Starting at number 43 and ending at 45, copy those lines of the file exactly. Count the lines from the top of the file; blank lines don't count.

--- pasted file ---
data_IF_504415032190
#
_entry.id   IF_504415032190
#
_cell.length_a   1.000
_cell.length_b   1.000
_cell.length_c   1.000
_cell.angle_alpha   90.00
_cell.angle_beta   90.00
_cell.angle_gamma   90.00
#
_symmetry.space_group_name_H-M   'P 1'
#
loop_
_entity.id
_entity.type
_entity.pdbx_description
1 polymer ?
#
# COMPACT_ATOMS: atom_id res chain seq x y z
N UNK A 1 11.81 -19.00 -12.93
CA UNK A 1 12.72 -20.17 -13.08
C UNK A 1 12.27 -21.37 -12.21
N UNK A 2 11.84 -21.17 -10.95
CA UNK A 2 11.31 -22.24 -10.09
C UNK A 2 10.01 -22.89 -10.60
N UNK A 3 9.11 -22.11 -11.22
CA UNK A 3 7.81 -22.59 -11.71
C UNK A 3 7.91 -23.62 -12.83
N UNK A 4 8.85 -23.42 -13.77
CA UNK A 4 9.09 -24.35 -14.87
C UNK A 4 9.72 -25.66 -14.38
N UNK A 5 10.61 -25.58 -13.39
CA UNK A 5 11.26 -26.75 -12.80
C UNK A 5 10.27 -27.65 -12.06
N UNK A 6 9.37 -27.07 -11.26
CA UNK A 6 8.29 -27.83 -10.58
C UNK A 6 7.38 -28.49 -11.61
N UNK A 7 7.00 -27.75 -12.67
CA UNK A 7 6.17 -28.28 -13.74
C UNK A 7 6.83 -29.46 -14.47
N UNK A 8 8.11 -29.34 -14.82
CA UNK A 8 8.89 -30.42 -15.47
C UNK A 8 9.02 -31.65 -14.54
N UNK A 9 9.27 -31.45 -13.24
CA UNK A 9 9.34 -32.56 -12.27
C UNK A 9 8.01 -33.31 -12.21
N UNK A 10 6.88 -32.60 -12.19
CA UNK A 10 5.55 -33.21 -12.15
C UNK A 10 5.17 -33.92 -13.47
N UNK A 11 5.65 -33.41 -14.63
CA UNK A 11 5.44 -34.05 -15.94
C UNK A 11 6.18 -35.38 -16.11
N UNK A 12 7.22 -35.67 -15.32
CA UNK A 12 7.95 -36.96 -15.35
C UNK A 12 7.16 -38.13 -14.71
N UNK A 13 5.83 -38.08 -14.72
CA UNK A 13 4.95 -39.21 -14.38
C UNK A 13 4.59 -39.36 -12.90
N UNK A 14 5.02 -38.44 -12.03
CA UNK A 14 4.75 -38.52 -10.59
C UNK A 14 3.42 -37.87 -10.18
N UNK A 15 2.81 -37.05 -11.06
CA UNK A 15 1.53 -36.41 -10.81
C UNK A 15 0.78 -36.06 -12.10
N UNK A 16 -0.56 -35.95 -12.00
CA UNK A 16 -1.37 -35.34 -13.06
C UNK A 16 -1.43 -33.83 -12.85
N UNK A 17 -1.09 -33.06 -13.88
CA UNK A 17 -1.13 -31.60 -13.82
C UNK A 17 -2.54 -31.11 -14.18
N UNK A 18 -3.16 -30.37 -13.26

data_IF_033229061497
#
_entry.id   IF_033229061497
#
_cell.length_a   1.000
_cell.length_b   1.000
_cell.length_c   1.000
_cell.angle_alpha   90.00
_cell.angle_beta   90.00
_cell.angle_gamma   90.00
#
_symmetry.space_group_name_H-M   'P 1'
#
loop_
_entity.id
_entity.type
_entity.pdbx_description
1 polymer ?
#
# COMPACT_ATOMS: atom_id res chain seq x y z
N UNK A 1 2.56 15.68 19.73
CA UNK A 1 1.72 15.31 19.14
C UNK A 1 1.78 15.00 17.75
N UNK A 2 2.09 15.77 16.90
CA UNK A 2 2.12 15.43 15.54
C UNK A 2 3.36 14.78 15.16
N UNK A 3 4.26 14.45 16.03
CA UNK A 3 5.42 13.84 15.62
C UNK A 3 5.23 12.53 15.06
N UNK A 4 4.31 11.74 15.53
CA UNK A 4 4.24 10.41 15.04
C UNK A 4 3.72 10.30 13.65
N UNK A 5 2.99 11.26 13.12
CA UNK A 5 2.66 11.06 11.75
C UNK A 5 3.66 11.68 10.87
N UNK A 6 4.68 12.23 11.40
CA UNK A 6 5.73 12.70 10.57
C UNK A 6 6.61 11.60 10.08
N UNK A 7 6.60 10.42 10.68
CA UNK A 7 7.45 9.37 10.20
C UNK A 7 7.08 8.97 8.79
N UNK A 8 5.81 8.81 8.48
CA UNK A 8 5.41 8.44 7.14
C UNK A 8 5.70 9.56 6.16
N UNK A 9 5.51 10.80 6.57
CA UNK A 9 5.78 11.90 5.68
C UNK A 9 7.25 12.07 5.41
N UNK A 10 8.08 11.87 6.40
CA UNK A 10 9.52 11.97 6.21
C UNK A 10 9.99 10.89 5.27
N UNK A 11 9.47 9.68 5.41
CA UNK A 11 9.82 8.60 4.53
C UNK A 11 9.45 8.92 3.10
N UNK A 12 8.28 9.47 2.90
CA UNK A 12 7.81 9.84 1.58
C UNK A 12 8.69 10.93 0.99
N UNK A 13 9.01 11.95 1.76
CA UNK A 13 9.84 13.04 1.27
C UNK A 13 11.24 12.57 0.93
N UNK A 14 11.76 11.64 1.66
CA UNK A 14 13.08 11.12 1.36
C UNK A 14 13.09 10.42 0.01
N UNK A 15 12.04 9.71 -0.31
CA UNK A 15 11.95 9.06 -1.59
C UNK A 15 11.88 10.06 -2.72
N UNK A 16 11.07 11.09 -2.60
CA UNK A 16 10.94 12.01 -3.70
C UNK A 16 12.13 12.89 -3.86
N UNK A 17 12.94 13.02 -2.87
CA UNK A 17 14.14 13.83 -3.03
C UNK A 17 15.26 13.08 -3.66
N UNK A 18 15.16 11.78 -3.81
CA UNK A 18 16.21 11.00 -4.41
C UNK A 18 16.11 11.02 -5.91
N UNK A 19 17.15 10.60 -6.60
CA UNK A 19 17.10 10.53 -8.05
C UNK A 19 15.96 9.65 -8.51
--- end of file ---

CA UNK A 8 8.89 -30.42 -15.47
C UNK A 8 9.02 -31.65 -14.54
N UNK A 9 9.27 -31.45 -13.24